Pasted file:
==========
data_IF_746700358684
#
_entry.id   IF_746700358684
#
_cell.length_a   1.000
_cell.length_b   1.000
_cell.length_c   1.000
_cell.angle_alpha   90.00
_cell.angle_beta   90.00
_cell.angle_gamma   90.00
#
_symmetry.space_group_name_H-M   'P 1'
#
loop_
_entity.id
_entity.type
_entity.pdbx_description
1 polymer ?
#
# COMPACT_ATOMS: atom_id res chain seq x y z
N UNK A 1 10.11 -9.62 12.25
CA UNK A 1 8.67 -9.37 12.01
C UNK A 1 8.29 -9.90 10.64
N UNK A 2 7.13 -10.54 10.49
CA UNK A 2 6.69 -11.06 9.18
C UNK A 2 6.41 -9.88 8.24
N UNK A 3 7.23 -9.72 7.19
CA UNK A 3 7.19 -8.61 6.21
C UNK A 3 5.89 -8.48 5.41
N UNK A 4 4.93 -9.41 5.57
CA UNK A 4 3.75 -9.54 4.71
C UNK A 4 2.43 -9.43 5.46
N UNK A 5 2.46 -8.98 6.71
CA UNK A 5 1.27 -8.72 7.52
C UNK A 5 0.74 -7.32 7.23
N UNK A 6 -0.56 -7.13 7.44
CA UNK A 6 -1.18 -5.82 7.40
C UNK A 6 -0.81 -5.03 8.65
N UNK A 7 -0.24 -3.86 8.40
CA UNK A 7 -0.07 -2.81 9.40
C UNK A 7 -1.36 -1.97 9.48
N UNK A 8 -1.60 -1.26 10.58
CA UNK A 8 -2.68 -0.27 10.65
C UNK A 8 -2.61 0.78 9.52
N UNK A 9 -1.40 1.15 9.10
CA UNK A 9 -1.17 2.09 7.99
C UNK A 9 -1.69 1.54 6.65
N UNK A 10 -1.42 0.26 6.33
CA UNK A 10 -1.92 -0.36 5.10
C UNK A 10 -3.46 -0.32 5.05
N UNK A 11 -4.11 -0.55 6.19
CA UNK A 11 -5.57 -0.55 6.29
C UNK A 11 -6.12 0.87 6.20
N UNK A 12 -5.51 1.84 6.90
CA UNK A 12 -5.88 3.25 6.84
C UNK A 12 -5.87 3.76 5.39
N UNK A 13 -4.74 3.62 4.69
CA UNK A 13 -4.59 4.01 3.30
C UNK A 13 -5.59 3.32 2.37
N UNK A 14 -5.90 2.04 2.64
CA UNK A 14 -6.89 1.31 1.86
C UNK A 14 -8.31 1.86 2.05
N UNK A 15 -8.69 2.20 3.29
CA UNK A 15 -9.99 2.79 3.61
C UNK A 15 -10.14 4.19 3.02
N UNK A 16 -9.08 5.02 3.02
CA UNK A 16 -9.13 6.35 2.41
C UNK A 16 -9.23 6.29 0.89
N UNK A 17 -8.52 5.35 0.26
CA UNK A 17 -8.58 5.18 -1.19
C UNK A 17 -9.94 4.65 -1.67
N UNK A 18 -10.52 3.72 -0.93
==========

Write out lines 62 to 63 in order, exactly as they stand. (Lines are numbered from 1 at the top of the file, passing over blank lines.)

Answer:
C UNK A 14 -8.31 1.86 2.05
N UNK A 15 -8.69 2.20 3.29